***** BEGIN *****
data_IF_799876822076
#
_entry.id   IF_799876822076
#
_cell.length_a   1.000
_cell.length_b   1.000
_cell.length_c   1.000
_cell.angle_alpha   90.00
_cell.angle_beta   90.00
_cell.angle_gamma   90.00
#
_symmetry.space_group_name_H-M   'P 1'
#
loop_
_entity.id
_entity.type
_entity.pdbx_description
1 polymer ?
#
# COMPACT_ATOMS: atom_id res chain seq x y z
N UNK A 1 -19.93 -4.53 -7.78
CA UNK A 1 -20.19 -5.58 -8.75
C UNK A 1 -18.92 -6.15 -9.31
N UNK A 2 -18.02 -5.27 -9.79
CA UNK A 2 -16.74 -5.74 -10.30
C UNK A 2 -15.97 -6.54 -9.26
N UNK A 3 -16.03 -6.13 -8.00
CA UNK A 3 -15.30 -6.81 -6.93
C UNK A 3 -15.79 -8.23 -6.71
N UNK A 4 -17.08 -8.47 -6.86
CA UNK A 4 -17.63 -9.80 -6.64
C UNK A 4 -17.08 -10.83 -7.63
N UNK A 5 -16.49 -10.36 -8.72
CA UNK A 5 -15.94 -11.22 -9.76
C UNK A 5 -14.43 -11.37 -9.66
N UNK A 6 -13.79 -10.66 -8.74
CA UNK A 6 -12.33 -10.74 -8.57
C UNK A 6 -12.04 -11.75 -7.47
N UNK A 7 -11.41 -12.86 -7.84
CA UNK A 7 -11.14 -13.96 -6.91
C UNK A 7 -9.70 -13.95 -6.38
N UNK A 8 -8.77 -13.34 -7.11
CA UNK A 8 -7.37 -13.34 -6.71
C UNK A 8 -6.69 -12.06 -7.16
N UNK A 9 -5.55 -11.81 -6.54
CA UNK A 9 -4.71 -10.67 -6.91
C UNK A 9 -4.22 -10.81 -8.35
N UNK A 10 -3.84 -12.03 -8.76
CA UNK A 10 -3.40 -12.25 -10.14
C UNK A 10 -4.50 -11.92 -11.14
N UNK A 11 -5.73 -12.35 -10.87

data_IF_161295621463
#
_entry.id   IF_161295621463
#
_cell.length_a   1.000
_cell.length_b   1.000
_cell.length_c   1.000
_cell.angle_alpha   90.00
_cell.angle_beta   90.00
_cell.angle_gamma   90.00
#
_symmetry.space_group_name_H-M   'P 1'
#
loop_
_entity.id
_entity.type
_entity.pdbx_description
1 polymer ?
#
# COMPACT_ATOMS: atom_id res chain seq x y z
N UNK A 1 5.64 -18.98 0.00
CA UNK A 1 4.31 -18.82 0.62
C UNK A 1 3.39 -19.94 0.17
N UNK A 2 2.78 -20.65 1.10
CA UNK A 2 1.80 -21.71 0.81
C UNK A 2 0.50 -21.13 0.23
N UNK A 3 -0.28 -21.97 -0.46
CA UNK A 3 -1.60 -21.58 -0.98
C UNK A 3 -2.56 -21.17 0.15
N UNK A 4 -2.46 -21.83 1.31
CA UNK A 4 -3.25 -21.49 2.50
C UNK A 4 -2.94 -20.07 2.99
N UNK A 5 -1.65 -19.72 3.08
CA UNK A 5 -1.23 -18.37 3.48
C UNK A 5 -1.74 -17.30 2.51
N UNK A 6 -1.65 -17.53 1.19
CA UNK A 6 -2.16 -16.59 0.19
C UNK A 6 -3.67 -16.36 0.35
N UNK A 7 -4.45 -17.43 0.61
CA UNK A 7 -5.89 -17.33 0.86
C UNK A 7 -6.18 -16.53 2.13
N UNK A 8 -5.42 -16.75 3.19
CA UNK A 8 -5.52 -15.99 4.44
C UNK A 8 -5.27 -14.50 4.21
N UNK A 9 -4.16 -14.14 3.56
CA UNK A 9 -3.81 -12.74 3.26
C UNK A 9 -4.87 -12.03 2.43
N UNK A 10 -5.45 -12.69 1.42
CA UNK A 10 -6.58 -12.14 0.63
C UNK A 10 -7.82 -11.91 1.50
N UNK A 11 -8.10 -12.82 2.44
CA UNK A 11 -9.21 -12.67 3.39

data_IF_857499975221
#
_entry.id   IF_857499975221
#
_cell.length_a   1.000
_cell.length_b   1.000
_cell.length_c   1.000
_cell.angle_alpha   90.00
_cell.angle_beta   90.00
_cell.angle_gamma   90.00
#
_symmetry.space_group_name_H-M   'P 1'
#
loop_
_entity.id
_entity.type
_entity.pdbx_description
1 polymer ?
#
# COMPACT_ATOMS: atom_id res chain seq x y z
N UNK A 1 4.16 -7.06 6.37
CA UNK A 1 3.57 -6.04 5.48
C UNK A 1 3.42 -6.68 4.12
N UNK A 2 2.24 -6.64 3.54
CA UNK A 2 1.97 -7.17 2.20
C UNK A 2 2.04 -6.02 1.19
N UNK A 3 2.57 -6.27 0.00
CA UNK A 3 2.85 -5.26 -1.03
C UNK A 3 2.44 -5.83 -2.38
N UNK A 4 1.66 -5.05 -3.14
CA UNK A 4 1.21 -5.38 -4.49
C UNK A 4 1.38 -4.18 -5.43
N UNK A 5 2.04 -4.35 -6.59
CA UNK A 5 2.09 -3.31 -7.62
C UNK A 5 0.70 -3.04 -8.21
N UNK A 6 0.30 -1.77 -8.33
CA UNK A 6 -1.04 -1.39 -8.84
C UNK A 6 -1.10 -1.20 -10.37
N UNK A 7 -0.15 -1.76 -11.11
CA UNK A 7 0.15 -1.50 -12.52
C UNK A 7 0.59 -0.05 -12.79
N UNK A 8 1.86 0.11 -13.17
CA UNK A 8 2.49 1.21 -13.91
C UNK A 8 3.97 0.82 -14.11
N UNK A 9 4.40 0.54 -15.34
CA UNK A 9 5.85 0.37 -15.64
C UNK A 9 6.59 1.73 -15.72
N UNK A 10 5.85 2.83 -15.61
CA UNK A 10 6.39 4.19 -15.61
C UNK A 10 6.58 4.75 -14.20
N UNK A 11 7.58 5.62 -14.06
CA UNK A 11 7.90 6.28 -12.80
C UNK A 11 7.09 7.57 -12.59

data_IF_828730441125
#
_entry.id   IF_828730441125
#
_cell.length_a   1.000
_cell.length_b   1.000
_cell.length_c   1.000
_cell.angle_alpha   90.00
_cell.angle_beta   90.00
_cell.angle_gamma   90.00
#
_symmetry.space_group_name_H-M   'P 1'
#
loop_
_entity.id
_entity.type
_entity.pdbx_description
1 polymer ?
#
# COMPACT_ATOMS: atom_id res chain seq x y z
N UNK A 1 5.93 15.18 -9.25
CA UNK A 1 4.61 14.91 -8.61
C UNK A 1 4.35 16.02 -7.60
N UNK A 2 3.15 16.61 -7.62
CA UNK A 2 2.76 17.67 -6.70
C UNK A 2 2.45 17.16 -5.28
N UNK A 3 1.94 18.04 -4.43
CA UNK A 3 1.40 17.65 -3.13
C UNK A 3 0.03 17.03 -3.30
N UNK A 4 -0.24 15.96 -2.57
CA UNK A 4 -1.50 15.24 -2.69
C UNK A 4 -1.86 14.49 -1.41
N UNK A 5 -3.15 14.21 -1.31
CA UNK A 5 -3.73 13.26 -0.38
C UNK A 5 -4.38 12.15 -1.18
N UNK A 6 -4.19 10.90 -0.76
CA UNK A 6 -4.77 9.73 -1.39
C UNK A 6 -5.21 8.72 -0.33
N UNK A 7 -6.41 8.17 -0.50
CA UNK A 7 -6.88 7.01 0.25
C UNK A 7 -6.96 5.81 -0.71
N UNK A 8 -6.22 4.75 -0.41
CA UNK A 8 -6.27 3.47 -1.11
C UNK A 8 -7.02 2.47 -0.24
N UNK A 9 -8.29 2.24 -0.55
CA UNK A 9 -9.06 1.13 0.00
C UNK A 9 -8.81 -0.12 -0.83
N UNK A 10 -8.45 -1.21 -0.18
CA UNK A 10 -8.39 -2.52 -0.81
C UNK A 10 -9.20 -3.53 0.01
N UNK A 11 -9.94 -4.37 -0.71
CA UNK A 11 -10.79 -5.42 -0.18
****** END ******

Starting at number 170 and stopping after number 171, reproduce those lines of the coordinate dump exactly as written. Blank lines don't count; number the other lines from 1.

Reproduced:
loop_
_entity.id